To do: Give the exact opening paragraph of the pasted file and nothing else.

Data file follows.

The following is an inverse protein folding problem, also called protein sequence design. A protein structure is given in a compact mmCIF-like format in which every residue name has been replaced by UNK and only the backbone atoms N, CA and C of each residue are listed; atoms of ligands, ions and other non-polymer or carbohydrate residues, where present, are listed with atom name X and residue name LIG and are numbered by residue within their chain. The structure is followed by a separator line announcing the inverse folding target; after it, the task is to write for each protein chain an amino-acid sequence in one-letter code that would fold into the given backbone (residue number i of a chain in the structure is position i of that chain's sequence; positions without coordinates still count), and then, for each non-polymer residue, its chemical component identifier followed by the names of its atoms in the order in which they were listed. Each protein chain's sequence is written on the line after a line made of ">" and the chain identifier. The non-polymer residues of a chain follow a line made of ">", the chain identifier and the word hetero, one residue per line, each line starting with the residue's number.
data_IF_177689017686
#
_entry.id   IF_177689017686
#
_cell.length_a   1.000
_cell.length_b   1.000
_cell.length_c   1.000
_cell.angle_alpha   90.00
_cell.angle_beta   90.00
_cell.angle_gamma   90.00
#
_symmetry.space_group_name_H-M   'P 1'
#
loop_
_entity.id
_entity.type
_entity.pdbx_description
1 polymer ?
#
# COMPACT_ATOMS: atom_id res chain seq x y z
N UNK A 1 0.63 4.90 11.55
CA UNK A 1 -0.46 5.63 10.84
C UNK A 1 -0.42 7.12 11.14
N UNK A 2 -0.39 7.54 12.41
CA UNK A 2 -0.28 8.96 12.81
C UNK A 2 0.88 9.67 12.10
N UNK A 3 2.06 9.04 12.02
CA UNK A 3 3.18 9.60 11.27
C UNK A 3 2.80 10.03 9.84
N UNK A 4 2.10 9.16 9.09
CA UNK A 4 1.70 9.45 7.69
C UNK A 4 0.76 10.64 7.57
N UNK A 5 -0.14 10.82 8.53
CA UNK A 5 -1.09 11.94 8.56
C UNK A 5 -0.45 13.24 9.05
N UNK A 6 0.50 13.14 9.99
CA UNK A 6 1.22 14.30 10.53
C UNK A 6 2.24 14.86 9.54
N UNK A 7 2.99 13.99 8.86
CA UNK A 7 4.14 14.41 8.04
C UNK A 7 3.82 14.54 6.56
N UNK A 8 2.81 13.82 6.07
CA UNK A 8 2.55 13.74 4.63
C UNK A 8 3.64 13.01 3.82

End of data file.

The following is an inverse protein folding problem, also called protein sequence design. A protein structure is given in a compact mmCIF-like format in which every residue name has been replaced by UNK and only the backbone atoms N, CA and C of each residue are listed; atoms of ligands, ions and other non-polymer or carbohydrate residues, where present, are listed with atom name X and residue name LIG and are numbered by residue within their chain. The structure is followed by a separator line announcing the inverse folding target; after it, the task is to write for each protein chain an amino-acid sequence in one-letter code that would fold into the given backbone (residue number i of a chain in the structure is position i of that chain's sequence; positions without coordinates still count), and then, for each non-polymer residue, its chemical component identifier followed by the names of its atoms in the order in which they were listed. Each protein chain's sequence is written on the line after a line made of ">" and the chain identifier. The non-polymer residues of a chain follow a line made of ">", the chain identifier and the word hetero, one residue per line, each line starting with the residue's number.